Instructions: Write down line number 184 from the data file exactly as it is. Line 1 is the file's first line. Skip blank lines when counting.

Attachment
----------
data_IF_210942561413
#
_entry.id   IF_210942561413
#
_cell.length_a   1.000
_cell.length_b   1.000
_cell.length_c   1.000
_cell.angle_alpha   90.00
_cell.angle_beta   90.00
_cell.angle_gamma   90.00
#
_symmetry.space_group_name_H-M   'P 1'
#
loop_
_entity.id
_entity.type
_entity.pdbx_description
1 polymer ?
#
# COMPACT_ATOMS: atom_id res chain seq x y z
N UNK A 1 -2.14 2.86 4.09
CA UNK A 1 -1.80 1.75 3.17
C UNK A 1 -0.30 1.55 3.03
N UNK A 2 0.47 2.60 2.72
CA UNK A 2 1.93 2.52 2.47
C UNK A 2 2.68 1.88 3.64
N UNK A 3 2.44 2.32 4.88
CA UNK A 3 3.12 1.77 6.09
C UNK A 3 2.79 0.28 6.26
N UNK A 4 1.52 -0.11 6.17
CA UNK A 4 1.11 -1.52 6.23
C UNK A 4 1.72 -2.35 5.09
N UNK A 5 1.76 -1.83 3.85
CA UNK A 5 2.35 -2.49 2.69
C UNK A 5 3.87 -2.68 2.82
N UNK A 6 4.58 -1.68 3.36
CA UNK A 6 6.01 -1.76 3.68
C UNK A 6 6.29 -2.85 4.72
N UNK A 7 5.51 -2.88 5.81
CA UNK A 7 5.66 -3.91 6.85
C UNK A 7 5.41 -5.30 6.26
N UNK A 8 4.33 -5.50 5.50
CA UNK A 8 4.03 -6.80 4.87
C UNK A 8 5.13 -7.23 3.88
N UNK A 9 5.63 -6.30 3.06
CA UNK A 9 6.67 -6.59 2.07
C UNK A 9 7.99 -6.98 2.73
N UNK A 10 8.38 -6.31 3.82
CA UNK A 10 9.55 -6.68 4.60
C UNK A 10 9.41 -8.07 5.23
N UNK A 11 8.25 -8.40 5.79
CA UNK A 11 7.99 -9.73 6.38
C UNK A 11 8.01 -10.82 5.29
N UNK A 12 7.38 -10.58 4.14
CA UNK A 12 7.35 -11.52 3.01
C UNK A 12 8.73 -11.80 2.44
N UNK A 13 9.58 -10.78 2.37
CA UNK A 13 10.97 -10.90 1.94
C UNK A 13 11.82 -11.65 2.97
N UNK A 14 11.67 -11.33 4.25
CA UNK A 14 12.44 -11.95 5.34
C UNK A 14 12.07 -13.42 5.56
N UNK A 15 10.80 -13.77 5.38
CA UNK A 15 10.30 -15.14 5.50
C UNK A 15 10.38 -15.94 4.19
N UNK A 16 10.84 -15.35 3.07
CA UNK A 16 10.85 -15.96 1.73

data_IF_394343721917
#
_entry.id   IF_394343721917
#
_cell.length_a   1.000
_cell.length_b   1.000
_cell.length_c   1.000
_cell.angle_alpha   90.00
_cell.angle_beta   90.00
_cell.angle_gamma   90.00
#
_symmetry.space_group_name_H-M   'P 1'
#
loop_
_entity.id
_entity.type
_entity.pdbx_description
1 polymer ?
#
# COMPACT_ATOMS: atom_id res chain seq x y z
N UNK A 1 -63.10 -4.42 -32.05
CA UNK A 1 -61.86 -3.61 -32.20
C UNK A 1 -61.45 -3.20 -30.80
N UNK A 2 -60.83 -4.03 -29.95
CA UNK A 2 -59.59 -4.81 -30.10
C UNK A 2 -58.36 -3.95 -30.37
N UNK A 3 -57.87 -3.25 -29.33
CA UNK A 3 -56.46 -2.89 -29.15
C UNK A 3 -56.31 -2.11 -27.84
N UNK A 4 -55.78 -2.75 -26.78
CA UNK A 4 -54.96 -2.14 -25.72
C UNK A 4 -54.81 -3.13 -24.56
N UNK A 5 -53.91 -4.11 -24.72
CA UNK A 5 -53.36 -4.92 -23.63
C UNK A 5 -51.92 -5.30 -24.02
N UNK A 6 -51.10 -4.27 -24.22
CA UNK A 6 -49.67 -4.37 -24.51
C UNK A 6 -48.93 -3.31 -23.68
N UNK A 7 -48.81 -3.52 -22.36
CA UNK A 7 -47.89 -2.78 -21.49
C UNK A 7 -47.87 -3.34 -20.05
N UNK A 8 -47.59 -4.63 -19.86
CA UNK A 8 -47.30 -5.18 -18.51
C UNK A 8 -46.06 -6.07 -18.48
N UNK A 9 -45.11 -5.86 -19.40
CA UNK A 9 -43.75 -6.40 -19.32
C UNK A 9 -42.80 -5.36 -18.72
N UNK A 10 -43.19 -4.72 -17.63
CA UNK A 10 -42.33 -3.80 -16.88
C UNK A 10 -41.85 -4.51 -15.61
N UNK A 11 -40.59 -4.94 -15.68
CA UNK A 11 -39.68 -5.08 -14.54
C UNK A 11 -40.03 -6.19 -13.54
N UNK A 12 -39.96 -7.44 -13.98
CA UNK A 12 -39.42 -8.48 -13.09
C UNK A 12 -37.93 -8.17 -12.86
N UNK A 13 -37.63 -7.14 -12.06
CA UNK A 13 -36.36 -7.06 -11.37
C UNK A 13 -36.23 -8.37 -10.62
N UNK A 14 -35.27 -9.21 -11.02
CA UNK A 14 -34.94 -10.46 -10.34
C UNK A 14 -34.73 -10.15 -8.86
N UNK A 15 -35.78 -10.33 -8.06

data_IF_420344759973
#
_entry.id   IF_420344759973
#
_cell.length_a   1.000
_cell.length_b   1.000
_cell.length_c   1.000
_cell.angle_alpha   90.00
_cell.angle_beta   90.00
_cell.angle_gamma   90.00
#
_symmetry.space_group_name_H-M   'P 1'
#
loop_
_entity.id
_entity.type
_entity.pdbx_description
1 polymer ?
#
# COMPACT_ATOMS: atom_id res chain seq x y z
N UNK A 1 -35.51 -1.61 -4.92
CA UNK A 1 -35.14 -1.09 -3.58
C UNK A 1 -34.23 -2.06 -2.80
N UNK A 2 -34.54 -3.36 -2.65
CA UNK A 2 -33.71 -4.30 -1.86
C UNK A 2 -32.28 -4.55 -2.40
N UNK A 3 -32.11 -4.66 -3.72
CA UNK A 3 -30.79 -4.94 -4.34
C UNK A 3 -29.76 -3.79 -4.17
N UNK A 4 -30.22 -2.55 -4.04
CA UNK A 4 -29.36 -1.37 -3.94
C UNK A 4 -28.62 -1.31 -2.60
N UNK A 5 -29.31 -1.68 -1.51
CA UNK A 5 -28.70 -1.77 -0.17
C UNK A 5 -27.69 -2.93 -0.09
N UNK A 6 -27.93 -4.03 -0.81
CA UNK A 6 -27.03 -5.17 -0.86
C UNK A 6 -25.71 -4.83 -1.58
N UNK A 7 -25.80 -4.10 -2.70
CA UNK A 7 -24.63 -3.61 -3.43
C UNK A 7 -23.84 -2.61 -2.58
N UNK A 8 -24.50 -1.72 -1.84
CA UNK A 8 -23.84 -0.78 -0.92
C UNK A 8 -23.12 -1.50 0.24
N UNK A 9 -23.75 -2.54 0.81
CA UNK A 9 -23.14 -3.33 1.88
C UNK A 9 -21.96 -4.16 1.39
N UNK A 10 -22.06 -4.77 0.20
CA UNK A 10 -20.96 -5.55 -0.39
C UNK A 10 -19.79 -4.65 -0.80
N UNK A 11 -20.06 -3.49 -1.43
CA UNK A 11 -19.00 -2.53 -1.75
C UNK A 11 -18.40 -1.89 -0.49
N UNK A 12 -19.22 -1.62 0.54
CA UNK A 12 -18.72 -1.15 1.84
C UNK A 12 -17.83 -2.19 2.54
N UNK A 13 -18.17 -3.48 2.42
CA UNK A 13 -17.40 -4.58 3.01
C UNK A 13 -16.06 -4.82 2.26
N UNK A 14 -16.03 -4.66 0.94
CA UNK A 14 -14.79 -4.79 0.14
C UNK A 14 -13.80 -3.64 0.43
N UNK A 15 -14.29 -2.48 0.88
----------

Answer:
N UNK A 12 -19.22 -1.62 0.54